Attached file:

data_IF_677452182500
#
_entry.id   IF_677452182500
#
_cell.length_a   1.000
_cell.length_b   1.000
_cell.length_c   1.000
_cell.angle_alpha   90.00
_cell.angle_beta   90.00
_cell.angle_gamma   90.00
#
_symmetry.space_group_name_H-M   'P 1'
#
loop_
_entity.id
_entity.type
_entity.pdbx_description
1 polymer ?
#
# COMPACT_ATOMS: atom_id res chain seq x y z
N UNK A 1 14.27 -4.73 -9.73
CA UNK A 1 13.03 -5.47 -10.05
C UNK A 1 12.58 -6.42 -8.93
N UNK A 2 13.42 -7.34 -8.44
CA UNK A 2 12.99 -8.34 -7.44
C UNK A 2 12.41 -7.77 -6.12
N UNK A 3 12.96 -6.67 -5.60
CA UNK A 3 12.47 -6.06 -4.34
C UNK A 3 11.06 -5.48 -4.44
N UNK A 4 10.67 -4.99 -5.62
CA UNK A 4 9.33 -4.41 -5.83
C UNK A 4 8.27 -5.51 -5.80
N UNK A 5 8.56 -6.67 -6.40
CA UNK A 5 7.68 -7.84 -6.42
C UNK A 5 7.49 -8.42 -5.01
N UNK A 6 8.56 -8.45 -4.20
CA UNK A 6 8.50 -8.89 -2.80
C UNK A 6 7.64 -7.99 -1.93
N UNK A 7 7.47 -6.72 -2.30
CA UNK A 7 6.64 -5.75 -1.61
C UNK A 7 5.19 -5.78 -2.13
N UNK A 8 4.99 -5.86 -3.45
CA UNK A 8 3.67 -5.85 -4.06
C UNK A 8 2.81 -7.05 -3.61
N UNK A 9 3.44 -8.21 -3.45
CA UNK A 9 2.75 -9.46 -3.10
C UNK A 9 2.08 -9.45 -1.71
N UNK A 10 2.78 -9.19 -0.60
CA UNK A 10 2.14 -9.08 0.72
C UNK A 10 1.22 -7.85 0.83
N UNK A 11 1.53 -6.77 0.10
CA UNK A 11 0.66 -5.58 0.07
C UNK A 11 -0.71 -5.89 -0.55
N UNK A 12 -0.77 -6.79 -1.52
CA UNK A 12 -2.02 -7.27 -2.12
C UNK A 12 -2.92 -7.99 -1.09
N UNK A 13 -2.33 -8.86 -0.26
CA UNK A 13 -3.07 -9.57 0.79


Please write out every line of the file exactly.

data_IF_677452182500
#
_entry.id   IF_677452182500
#
_cell.length_a   1.000
_cell.length_b   1.000
_cell.length_c   1.000
_cell.angle_alpha   90.00
_cell.angle_beta   90.00
_cell.angle_gamma   90.00
#
_symmetry.space_group_name_H-M   'P 1'
#
loop_
_entity.id
_entity.type
_entity.pdbx_description
1 polymer ?
#
# COMPACT_ATOMS: atom_id res chain seq x y z
N UNK A 1 14.27 -4.73 -9.73
CA UNK A 1 13.03 -5.47 -10.05
C UNK A 1 12.58 -6.42 -8.93
N UNK A 2 13.42 -7.34 -8.44
CA UNK A 2 12.99 -8.34 -7.44
C UNK A 2 12.41 -7.77 -6.12
N UNK A 3 12.96 -6.67 -5.60
CA UNK A 3 12.47 -6.06 -4.34
C UNK A 3 11.06 -5.48 -4.44
N UNK A 4 10.67 -4.99 -5.62
CA UNK A 4 9.33 -4.41 -5.83
C UNK A 4 8.27 -5.51 -5.80
N UNK A 5 8.56 -6.67 -6.40
CA UNK A 5 7.68 -7.84 -6.42
C UNK A 5 7.49 -8.42 -5.01
N UNK A 6 8.56 -8.45 -4.20
CA UNK A 6 8.50 -8.89 -2.80
C UNK A 6 7.64 -7.99 -1.93
N UNK A 7 7.47 -6.72 -2.30
CA UNK A 7 6.64 -5.75 -1.61
C UNK A 7 5.19 -5.78 -2.13
N UNK A 8 4.99 -5.86 -3.45
CA UNK A 8 3.67 -5.85 -4.06
C UNK A 8 2.81 -7.05 -3.61
N UNK A 9 3.44 -8.21 -3.45
CA UNK A 9 2.75 -9.46 -3.10
C UNK A 9 2.08 -9.45 -1.71
N UNK A 10 2.78 -9.19 -0.60
CA UNK A 10 2.14 -9.08 0.72
C UNK A 10 1.22 -7.85 0.83
N UNK A 11 1.53 -6.77 0.10
CA UNK A 11 0.66 -5.58 0.07
C UNK A 11 -0.71 -5.89 -0.55
N UNK A 12 -0.77 -6.79 -1.52
CA UNK A 12 -2.02 -7.27 -2.12
C UNK A 12 -2.92 -7.99 -1.09
N UNK A 13 -2.33 -8.86 -0.26
CA UNK A 13 -3.07 -9.57 0.79